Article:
Tracking Hurricane Wilma Across the Caribbean
Information on cloud top heights at different stages in the life cycle of the rapidly intensifying Hurricane Wilma may prove useful for evaluating the ability of numerical weather models to predict the intensity changes of hurricanes. NASA's Multi-angle Imaging SpectroRadiometer (MISR) acquired this sequence of images and cloud-top height observations for Hurricane Wilma as it progressed across the Caribbean in October 2005. Each pair in the sequence has a photo-like view of the storm on the left and a matching color-coded image of cloud-top height on the right. Cloud-top heights range from 0 (purple) to 18 (red) kilometers altitude. Areas where cloud heights could not be determined are shown in dark gray.
The pair on the left show Wilma on Tuesday, October 18, when Hurricane watches were posted for Cuba and Mexico. The central pair shows the eye of Hurricane Wilma just hours before the storm began to cross the Yucatan Peninsula on Friday, October 21. At that time, Wilma was a powerful Category 4 Hurricane on the Saffir-Simpson scale, and had a minimum recorded central pressure of 930 millibars. Hurricane Wilma surged from tropical storm to Category 5 hurricane status in record time, but the storm slowed and weakened considerably after battering Mexico's Yucatan Peninsula and the Caribbean. The right-hand image pair displays the eastern edges of a weakened Wilma, when Wilma had been reduced to Category 2 status and was just starting to reach southern Florida on the morning of Sunday, October 23. Wilma gathered speed and strengthened on Sunday night, crossing Florida as a Category 3 storm on Monday, October 24.
On the 18th, Wilma looked a bit ragged. Its eye is located at the center of the left edge, and its outer bands of clouds appear to be dominated by a rather loose collection of thunderstorms. In the photo-like images, these look like areas of "boiling clouds," and in the cloud-height image, these appear as orange blobs, sometimes topped with pinkish-red. On October 21 (center), when Wilma was a Category 4 storm, cloud-top height on the eastern side of the storm near the eye reached 18 kilometers in altitude, with lower heights on the western side. The image from the 23rd shows the eastern edge of Wilma as it approached Florida (upper right) and Cuba (center right).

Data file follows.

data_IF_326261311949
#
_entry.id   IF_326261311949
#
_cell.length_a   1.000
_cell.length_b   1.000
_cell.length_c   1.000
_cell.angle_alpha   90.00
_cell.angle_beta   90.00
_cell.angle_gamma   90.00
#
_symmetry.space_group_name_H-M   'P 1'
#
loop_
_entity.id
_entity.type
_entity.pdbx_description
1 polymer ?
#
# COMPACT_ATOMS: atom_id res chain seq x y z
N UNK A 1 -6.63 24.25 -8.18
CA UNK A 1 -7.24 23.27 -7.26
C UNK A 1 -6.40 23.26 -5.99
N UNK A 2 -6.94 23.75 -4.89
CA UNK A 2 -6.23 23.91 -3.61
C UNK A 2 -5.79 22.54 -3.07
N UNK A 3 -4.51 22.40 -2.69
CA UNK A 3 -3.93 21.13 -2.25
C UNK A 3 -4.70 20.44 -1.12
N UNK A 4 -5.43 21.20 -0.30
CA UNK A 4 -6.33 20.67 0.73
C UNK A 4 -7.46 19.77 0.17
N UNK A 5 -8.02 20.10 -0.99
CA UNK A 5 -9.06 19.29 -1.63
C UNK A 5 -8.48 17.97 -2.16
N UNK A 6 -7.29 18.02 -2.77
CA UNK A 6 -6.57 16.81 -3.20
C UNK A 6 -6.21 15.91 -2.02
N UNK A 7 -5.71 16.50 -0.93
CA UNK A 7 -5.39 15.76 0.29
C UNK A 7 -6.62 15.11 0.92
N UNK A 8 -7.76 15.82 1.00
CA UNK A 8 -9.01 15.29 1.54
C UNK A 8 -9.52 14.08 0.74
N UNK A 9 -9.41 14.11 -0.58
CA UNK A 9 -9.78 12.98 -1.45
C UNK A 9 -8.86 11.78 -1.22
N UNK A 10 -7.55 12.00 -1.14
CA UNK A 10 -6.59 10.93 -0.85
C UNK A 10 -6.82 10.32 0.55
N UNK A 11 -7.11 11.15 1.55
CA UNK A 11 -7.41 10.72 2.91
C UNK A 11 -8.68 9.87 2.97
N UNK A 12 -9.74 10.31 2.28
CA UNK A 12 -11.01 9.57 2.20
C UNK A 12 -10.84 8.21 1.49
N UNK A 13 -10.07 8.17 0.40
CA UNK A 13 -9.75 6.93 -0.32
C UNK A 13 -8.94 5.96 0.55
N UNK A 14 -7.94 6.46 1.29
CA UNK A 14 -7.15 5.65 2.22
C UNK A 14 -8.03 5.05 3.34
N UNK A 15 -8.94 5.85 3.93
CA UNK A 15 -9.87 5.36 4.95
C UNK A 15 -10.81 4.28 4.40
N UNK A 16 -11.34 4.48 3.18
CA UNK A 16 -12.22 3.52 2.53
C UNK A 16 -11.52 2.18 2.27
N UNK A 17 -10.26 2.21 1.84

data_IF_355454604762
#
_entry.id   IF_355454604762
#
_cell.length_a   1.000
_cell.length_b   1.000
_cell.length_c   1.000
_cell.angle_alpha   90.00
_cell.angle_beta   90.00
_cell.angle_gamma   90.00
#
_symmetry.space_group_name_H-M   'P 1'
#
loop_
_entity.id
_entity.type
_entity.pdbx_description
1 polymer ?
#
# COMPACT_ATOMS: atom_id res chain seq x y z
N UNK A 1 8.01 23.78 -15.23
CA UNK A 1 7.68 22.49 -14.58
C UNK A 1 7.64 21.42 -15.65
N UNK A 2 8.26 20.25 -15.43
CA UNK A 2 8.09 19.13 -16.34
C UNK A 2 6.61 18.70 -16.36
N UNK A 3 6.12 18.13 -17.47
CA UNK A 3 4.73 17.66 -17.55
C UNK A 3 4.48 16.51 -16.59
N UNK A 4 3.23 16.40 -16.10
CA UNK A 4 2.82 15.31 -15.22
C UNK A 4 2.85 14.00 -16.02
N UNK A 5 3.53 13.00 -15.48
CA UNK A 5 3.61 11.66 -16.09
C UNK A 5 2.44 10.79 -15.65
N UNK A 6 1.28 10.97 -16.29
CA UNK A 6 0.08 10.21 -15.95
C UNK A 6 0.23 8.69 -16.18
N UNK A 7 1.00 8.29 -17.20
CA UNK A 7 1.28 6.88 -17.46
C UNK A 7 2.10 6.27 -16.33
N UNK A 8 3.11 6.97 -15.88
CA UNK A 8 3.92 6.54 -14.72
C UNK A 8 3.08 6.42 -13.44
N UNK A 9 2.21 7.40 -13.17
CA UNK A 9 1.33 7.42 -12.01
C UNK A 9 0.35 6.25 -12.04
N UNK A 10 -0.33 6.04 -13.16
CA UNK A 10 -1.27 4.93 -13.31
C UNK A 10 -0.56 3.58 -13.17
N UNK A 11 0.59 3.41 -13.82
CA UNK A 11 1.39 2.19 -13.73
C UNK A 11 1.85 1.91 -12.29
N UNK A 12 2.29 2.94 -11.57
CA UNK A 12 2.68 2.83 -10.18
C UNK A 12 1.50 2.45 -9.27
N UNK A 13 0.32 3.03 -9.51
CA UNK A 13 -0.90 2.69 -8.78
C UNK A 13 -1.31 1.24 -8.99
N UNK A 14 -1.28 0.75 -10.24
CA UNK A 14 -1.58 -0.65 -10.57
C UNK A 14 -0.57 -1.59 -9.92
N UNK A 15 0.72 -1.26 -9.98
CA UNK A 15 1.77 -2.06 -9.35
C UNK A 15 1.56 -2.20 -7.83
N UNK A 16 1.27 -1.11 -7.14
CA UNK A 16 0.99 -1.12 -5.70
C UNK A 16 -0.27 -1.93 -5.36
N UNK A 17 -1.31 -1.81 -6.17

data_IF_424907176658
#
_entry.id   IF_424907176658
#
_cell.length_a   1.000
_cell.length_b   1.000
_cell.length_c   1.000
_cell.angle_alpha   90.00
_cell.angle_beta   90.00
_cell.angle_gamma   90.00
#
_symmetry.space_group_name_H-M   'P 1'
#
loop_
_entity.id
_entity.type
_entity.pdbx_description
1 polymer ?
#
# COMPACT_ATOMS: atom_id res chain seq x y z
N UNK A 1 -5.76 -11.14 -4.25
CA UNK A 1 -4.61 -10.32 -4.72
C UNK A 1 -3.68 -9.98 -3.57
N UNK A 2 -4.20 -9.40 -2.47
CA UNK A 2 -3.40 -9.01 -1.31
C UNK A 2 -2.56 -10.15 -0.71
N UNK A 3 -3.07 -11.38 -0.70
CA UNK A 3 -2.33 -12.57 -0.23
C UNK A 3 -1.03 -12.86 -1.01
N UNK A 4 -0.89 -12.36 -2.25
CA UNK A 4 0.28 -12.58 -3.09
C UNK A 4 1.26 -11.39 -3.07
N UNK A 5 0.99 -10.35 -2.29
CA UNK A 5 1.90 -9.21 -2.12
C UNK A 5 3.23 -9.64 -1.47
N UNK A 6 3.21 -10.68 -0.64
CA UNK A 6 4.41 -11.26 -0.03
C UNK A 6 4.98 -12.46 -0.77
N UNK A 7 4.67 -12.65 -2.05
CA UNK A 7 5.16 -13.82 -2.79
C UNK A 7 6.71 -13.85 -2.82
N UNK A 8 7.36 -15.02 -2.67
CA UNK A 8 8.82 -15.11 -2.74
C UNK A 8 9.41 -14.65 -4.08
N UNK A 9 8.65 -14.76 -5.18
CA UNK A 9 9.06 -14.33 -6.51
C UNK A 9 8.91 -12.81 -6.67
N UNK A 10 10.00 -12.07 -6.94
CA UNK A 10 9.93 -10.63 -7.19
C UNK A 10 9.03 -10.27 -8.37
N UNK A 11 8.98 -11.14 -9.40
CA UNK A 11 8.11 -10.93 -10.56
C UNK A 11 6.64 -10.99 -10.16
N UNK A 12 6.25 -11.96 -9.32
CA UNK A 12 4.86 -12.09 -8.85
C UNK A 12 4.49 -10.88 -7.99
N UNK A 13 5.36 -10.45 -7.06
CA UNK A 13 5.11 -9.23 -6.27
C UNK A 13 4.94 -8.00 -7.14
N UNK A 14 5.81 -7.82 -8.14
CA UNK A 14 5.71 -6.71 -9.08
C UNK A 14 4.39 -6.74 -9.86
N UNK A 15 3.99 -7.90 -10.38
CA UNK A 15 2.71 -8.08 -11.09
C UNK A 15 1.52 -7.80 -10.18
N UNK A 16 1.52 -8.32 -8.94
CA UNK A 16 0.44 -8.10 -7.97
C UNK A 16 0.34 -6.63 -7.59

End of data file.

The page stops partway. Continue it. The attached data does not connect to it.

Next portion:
MISR has nine different cameras which view the Earth from a variety of angles. Shifts in the clouds' apparent position from one camera's perspective to another's allows MISR to measure the height of the cloud-tops. MISR scientists have programmed computers to compare the different views, identify features that appear to shift from view to view, and use that information to calculate cloud height automatically. The height fields pictured have not been corrected for the effects of cloud motion. Wind-corrected heights (which have higher accuracy but sparser spatial coverage) are within about 1 kilometer of the heights shown here.
The Multi-angle Imaging SpectroRadiometer observes the daylit Earth continuously, viewing the entire globe between 82° north and 82° south latitude every nine days. Each image covers an area of about 380 kilometers by 1830 kilometers. The data products were generated from a portion of the imagery acquired during Terra orbits 31037, 31081 and 31110, and utilize data from within blocks 68-83 within World Reference System-2 paths 13, 16 and 18, respectively.
MISR was built and is managed by NASA's Jet Propulsion Laboratory, Pasadena, CA, for NASA's Science Mission Directorate, Washington, DC. The Terra satellite is managed by NASA's Goddard Space Flight Center, Greenbelt, MD. JPL is managed for NASA by the California Institute of Technology.
Credit: Image credit: NASA/GSFC/LaRC/JPL, MISR Team.
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Text acknowledgment: Clare Averill (Raytheon RIS/Jet Propulsion Laboratory), Rebecca Lindsey (NASA Goddard Space Flight Center) and Greg McFarquhar (University of Illinois).